UK still behind in cancer survival despite recent improvements
A major study published in Lancet Oncology has shown that cancer survival rates in the UK have improved markedly over recent decades but still lag behind those of other high-income countries.
The study looked at one-year and five-year survival rates of cancer patients in Australia, Canada, Denmark, Ireland, New Zealand, Norway and the UK between 1995 and 2014.
While the survival rates of people diagnosed with cancer increased in all seven countries, the UK on the whole had the lowest survival rates.
Cancer Research UK said the UK could do better and called for more “investment in the NHS and the systems and innovations that support it”.
Read more on BBC News
Government invests £130 million to drive technology revolution in the NHS
The UK government has announced it will invest over £130 million for new technology to tackle life-changing diseases such as cancer, dementia and Parkinson’s.
The investment could help thousands of people with devastating diseases by improving treatment, diagnosis and care options.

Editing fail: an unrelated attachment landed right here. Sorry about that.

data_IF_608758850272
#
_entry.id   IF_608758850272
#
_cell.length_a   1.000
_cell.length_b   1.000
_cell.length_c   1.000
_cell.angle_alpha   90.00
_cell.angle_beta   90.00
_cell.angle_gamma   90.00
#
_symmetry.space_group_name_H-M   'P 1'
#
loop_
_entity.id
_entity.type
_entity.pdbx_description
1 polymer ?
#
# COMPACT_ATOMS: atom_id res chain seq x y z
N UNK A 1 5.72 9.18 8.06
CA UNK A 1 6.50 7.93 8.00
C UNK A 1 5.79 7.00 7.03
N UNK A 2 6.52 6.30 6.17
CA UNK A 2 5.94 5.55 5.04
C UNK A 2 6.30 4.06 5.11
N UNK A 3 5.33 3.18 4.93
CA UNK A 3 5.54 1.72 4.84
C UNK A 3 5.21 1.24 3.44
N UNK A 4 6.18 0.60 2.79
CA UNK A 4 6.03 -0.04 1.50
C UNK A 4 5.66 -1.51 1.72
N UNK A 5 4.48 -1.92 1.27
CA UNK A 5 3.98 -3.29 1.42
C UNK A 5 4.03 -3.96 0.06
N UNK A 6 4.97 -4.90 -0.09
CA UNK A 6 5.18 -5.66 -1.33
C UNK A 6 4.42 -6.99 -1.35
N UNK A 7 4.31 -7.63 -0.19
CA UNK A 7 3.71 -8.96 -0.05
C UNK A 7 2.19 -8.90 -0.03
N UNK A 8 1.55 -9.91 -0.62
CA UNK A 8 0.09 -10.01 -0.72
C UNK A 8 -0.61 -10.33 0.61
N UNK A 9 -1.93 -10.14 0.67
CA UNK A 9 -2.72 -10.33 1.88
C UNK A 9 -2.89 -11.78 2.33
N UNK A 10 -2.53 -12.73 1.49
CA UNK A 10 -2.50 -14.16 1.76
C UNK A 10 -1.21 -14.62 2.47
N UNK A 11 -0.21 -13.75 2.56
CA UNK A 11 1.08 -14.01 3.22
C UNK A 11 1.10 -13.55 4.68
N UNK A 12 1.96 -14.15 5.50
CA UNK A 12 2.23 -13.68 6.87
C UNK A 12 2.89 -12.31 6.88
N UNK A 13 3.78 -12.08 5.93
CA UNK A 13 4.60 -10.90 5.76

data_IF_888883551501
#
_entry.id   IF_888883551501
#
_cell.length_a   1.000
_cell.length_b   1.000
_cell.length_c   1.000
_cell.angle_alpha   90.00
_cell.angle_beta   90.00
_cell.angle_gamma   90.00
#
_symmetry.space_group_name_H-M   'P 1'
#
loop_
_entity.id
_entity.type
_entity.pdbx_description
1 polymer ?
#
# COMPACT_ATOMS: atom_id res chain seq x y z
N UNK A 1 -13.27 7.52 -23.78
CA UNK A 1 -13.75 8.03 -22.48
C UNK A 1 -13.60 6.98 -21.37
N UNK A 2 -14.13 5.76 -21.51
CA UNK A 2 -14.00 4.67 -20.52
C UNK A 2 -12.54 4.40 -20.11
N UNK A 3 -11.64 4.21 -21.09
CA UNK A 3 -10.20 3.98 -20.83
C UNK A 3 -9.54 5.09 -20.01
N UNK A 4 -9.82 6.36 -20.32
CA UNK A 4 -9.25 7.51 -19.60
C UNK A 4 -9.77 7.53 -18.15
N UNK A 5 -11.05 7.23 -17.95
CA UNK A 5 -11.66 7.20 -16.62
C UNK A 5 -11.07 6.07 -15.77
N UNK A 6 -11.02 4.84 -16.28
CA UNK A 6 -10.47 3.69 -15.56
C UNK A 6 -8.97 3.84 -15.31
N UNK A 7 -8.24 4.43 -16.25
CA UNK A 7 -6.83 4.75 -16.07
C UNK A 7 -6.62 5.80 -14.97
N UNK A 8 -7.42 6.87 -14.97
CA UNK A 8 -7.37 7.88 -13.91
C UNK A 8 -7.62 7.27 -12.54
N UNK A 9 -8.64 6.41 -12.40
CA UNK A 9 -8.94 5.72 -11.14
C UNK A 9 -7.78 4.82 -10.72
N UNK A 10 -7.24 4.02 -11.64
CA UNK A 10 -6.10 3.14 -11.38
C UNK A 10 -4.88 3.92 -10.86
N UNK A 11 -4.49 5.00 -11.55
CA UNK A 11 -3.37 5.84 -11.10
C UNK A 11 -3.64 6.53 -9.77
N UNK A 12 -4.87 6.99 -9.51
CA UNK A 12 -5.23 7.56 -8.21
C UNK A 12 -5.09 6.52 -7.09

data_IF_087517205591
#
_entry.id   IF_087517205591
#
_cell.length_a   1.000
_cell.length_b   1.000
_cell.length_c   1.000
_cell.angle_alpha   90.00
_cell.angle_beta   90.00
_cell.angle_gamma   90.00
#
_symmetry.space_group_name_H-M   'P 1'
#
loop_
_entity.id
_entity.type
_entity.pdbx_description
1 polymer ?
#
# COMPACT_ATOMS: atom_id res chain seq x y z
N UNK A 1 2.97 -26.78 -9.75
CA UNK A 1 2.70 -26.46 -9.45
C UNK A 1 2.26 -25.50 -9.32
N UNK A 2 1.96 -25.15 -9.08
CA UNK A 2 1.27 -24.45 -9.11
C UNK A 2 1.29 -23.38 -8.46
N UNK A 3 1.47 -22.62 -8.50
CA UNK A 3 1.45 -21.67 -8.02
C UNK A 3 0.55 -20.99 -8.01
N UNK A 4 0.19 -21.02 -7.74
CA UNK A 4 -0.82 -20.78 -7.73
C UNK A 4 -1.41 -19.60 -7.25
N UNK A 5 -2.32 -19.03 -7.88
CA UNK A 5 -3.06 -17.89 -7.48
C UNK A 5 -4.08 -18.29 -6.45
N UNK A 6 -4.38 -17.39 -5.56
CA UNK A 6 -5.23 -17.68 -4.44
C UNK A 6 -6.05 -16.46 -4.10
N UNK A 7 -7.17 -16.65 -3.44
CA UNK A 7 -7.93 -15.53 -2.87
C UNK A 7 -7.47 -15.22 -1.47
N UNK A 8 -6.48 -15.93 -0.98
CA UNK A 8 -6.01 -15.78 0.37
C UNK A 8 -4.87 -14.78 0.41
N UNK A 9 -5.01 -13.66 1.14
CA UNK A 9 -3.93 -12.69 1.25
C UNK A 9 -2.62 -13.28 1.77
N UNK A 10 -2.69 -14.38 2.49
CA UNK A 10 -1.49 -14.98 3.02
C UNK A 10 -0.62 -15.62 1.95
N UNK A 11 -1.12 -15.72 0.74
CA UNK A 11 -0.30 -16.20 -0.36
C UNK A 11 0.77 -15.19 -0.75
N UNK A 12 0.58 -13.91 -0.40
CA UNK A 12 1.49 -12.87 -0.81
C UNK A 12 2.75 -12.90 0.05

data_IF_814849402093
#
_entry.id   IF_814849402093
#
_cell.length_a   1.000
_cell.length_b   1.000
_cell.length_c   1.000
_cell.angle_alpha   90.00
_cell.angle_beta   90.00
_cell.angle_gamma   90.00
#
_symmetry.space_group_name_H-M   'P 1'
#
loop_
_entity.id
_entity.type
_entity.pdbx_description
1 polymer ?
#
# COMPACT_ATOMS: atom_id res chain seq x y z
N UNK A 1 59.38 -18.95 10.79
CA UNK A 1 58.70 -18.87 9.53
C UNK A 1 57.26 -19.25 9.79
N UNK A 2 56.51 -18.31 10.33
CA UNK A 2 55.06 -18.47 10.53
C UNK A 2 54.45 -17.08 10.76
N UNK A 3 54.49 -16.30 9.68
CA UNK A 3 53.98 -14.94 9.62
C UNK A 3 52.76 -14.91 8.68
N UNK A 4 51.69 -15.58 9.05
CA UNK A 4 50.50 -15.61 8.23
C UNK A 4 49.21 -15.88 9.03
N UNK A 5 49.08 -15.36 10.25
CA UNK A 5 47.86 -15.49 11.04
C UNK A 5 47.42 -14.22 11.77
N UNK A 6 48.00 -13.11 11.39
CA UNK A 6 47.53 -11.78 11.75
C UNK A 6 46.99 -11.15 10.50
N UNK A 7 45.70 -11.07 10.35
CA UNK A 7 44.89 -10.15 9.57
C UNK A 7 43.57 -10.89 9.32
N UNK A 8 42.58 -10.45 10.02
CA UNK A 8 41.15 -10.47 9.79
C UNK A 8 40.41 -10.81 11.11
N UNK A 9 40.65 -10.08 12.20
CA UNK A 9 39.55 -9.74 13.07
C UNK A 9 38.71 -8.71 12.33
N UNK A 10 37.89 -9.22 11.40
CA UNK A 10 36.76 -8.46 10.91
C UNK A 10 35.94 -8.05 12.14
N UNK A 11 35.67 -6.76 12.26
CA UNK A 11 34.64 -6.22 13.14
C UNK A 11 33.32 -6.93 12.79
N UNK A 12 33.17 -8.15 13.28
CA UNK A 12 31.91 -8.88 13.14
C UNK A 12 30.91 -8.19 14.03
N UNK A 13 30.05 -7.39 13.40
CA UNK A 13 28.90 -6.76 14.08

Health Secretary Matt Hancock, said; “We’ve got to bring NHS technology into the 21st century. I’ve seen for myself how better technology and diagnosis can save clinicians’ time so they can concentrate on care.”
Read more in the PharmaTimes.
HDR UK launches seven data hubs to boost biomedical research
Health Data Research UK (HDR UK) has announced it will launch seven new data hubs in the next month which will accelerate research into debilitating diseases and help drive the discovery of new treatments.
Andrew Morris, director of HDR UK, said; “Creating these hubs will give researchers the opportunity to use data at scale to research the genetic, lifestyle and social factors behind many familiar common diseases and identify revealing data trends which may help with finding cures or treatments”.
The hubs are part of a four-year £37 million investment from the Government’s Industrial Strategy Challenge Fund.
Read more on digitalhealth.net.
One in four adults in England prescribed potentially addictive drugs last year
A report by Public Health England (PHE) has shown that almost 12 million adults in England were prescribed potentially addictive drugs last year.
Five classes of medicines, including anti-anxiety drugs, anti-depressants and opioid painkillers were reviewed in the report – all of which have been found to have addictive properties.
PHE said a helpline must be set up to help the millions of people who may be dependent on the drugs.
Read more in the Independent
Quote of the week
Jonathan Kennedy, a lecturer in global health at Queen Mary University of London, said:
“History shows it will take more than technology and money to beat malaria”
Read more in his opinion piece in The Guardian.